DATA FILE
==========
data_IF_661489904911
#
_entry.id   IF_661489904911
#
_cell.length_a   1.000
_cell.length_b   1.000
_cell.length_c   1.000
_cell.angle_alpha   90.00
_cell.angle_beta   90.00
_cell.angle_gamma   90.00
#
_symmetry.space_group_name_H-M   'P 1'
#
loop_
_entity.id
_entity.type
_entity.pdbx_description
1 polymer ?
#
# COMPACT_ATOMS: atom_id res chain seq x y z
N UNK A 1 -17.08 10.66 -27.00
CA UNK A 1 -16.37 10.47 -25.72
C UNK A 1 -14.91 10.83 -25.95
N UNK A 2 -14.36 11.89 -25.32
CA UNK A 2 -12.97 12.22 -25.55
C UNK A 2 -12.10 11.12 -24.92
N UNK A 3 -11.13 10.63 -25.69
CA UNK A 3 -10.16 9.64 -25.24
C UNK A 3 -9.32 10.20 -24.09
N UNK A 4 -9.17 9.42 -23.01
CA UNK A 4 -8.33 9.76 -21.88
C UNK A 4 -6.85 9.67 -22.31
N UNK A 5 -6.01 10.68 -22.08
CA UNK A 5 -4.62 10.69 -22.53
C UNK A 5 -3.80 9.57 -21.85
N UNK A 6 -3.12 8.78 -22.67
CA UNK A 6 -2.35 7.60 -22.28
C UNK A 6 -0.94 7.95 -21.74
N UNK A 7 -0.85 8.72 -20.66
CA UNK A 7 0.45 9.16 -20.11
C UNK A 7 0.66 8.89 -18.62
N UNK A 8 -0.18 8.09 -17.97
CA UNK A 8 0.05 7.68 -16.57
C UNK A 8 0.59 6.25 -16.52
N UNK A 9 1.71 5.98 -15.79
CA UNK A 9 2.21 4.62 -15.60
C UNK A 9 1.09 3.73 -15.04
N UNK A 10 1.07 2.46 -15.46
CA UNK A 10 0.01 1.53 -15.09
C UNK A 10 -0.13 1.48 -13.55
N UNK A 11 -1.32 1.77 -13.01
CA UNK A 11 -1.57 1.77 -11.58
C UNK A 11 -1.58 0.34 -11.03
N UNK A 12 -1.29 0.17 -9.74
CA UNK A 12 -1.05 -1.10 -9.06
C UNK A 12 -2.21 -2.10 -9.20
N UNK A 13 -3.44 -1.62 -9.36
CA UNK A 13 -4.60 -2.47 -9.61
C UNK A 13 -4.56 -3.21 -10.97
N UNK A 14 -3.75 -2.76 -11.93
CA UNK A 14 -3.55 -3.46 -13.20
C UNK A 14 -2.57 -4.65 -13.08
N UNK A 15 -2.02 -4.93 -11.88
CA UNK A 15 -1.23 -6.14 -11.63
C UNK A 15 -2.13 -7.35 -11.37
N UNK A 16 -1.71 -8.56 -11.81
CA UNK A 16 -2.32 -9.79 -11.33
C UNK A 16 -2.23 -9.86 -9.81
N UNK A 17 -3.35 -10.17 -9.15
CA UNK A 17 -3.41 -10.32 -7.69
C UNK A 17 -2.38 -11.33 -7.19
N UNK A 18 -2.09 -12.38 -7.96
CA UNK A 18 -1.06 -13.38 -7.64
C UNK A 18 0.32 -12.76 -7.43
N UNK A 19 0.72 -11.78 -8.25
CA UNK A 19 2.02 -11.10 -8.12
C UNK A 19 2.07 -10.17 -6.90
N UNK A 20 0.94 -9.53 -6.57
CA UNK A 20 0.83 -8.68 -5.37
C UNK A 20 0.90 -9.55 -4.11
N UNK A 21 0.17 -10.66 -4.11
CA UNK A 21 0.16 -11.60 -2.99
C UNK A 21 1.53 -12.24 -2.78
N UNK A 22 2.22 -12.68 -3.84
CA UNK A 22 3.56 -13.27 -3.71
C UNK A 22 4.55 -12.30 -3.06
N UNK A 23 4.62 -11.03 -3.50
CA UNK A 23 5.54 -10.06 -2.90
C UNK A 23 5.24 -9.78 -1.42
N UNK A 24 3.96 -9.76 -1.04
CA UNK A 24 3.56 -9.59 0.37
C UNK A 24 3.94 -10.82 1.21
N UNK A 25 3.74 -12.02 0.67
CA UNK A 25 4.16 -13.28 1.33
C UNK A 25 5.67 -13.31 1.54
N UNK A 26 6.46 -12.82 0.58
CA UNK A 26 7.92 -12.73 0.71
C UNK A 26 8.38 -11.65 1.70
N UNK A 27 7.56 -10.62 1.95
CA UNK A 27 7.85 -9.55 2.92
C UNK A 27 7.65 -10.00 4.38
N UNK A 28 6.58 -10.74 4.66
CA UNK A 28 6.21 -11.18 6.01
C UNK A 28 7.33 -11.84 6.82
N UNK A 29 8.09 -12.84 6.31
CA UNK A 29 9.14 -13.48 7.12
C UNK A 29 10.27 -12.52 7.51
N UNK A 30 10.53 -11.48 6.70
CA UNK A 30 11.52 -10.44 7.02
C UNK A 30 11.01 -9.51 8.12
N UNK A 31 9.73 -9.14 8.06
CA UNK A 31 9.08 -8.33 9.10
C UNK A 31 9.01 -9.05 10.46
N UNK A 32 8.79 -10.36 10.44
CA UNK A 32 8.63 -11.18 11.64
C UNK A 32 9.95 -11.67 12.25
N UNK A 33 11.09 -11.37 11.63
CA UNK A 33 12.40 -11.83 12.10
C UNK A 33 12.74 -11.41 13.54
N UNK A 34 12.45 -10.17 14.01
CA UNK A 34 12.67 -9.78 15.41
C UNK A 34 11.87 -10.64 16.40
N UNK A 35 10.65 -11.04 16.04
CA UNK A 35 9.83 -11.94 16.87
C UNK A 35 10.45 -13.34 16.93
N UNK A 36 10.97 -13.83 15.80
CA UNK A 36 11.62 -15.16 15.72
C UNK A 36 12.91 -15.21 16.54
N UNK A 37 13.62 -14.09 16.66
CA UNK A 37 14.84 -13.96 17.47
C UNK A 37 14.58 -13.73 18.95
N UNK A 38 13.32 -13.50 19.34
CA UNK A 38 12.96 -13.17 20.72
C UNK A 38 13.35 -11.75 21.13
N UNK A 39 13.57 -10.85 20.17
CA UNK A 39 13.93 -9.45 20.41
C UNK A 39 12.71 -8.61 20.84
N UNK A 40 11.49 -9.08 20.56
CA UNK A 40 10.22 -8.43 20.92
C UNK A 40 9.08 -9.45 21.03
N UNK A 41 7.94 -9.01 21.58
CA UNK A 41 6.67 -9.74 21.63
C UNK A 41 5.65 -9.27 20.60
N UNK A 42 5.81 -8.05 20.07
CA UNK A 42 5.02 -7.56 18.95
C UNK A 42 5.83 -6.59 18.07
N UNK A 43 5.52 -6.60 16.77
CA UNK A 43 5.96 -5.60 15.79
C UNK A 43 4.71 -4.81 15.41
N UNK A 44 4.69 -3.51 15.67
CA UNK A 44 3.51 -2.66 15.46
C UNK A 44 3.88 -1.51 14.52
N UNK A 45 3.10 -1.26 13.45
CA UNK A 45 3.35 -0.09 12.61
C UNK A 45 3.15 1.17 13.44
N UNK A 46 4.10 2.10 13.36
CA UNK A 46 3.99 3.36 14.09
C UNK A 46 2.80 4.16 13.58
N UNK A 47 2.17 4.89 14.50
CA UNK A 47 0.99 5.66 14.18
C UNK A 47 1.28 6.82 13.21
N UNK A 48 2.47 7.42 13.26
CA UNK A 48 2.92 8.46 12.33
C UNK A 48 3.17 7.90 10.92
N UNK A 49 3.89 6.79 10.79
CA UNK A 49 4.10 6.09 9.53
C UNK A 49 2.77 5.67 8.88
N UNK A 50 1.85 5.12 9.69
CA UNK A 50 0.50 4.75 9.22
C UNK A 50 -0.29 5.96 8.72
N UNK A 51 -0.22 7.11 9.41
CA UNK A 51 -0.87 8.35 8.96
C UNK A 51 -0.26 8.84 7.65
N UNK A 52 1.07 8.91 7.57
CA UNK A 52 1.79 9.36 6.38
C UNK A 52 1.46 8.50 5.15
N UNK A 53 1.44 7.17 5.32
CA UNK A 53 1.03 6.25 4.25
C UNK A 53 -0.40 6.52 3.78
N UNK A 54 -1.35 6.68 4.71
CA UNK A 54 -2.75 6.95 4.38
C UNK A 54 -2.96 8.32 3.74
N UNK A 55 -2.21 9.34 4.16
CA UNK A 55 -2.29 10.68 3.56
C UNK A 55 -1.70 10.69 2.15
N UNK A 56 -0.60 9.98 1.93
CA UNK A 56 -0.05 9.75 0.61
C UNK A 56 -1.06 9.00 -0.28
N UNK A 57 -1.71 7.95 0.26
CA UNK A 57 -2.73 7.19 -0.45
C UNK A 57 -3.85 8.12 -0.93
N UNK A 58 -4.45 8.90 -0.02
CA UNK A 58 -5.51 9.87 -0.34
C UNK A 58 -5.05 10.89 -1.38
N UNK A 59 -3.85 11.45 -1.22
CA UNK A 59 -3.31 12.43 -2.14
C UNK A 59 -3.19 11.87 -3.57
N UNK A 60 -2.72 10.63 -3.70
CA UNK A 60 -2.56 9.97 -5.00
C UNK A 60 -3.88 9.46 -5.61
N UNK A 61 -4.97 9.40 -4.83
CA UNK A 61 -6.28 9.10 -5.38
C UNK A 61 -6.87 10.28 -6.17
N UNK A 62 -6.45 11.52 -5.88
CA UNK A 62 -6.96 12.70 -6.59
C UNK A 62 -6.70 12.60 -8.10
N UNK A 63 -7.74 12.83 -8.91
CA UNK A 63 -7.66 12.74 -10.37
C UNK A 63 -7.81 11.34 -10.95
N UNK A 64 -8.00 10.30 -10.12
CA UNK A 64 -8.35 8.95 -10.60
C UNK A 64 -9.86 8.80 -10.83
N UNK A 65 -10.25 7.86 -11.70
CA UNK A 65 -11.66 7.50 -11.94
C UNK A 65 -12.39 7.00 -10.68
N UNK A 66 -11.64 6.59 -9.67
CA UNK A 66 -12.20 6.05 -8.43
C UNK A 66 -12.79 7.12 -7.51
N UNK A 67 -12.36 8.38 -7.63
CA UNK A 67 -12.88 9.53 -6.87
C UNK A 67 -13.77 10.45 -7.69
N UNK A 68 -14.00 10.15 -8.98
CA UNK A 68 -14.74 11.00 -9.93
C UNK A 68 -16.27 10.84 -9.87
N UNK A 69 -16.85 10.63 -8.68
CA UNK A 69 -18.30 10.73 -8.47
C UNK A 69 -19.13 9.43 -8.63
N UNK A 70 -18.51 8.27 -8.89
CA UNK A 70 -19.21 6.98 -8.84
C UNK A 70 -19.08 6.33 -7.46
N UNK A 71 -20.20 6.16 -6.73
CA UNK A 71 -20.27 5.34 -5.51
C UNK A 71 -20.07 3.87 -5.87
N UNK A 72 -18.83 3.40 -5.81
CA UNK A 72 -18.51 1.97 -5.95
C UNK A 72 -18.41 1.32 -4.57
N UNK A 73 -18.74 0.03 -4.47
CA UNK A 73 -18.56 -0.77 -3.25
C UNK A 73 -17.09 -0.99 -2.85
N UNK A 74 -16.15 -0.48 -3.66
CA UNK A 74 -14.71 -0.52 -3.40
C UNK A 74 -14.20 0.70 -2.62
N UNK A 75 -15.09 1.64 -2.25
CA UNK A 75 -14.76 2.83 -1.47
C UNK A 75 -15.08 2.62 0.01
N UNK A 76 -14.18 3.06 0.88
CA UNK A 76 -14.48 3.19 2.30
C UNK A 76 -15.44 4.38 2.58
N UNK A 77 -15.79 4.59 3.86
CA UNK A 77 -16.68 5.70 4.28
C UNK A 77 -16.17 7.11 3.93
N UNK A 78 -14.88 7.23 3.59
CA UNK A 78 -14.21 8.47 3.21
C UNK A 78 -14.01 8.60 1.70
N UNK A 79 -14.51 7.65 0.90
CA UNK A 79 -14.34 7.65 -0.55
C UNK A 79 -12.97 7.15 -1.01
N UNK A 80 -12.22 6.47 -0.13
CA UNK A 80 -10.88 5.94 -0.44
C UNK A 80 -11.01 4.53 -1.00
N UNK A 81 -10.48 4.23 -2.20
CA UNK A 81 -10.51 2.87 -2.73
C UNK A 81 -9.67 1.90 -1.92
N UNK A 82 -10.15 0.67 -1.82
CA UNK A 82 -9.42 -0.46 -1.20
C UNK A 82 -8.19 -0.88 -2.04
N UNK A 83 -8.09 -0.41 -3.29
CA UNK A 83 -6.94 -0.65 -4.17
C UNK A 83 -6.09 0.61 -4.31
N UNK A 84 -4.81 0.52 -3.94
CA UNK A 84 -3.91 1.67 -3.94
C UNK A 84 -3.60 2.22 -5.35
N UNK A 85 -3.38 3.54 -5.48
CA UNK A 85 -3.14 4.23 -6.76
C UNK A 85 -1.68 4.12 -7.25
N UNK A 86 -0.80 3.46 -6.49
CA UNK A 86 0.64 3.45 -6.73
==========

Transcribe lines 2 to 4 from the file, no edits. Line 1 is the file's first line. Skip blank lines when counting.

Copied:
#
_entry.id   IF_661489904911
#